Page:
how switch forward unknown unicast

Now suppose, the PC-B responds to the PC-A with its frame. The switch receives this frame on the interface F1. This time, by looking at the CAM table, the switch knows where the PC-A is located. So, instead of flooding the frame out from all ports as it did earlier, this time the switch forwards this frame only from the port (F0) which is connected with the PC-A. Same as earlier, it also saves the MAC address of PC-B in the CAM table.

how switch forwards known unicast frames

Types of frames which are always flooded through the switch

There are three types of address; unicast address, multicast address, and broadcast address. These address types respectively represent an individual end device, a group of devices and all devices of the network. Frames sent on these addresses are respectively known as the unicast frames, multicast frames, and the broadcast frames.

Switch processes these frames as the following.

Unicast frames

To know which port is connected with which address, the switch uses the CAM table. Based on the CAM table’s entries, a unicast address can be categorized into two types; known unicast address and unknown unicast address. If the address is available in the CAM table, it is a known unicast address otherwise it is an unknown unicast address.

Switch forwards a known unicast frame only from the port which is directly connected to the destination address of that frame while it forwards an unknown unicast frame from all of its ports, except the port on which it arrived.

In the above example: -

When PC-A sent a frame to PC-B, the destination address (2222.2222.2222) of the frame was unknown to the switch. So, the switch flooded this frame from all ports, except the port (F0) on which it arrived.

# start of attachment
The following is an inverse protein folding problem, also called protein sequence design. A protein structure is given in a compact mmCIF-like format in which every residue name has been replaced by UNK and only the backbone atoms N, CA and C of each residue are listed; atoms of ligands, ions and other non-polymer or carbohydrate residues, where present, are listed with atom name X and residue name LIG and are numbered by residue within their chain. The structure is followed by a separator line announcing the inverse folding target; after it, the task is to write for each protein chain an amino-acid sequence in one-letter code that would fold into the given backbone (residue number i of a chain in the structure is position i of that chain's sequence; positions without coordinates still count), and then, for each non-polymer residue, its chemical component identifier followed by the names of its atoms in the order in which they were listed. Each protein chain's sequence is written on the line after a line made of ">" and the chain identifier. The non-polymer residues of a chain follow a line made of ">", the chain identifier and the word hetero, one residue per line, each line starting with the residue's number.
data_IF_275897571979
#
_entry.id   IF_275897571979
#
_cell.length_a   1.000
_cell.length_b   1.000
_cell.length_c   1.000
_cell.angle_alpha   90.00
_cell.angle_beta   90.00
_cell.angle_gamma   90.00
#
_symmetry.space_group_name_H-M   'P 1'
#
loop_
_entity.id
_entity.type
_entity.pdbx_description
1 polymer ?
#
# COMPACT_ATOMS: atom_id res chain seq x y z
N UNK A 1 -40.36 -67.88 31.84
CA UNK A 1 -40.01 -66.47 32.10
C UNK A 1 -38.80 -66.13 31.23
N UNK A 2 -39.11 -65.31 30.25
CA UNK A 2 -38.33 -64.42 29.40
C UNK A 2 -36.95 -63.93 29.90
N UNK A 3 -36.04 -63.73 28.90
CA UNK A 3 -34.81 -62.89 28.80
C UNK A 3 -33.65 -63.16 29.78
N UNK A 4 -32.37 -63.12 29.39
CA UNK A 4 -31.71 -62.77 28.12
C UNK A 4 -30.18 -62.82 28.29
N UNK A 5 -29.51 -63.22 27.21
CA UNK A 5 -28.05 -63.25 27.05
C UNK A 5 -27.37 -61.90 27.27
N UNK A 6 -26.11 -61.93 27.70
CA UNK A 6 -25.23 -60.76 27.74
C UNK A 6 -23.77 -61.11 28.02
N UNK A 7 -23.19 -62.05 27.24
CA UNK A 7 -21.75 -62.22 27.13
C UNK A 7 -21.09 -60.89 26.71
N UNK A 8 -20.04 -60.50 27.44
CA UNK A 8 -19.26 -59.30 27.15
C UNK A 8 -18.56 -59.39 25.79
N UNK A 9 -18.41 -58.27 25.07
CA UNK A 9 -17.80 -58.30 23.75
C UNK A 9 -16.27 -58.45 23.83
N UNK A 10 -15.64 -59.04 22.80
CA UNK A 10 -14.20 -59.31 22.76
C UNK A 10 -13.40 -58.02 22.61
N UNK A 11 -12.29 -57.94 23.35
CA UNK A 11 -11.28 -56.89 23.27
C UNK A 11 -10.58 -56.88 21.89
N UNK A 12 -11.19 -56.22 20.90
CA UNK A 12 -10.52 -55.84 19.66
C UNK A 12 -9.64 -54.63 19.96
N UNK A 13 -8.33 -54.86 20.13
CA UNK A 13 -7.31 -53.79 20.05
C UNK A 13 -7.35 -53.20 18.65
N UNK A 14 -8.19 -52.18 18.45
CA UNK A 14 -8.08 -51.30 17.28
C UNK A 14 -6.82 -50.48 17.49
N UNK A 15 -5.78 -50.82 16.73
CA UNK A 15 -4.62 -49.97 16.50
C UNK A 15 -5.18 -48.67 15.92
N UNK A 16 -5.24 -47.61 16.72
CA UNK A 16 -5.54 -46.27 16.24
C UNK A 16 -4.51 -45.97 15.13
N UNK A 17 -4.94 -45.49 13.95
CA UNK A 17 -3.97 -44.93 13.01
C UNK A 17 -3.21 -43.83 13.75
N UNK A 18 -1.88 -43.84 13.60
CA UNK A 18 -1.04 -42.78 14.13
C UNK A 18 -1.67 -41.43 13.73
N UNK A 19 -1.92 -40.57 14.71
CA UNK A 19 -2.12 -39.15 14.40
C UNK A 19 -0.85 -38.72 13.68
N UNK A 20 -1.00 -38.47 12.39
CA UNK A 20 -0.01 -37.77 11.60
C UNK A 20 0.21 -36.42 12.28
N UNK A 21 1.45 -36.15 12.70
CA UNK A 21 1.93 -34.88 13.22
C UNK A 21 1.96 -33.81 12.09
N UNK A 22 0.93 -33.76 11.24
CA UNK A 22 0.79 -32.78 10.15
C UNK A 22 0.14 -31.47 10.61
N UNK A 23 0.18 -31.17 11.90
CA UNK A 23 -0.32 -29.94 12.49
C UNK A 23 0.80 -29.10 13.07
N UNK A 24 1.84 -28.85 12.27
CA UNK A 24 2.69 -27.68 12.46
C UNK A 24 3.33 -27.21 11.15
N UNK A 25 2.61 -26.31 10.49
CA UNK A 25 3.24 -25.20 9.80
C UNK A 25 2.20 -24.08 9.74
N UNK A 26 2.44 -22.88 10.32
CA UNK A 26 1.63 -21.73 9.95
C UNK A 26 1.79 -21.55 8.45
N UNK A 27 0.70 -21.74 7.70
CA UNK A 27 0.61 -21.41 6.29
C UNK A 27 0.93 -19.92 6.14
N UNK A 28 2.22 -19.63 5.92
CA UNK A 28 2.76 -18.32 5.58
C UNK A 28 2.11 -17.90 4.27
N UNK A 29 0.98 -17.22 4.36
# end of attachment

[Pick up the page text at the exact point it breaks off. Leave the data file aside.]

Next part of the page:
When PC-B replied to PC-A, the destination address (1111.1111.1111) was known to the switch. So, the switch, instead of flooding it from all ports, forwarded the frame only from the port which is connected with the destination address.

Switch floods a unicast frame only if the destination address of the frame is not known to the switch.

Multicast and broadcast frames

Both multicast and broadcast addresses represent more than one device. These addresses are the destination only addresses and cannot be used as the source address. An end-device uses these addresses only when it wants to send the same frame to a group of devices or all devices of the network.

For example, a network has 50 PCs and one of them wants to send a frame to all PCs. The PC has two choices here; either create 49 (excluding self) unicast frames and sends one to each PC or create a broadcast frame and send it to all. Since the second option is much easier and faster, a PC always uses it.

A switch always floods multicast and broadcast frames. It learns addresses by reading the source address field of incoming frames. Since both the multicast and broadcast addresses are never used in the source address field of a frame, a switch never learns these addresses. And since a switch never learns these addresses, it always floods the frames which have these addresses as the destination address.

That’s all for this tutorial. If you like this tutorial, please don’t forget to share it with friends through your favorite social channel.

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ComputerNetworkingNotes CCNA Study Guide How Switches Forward Frames Explained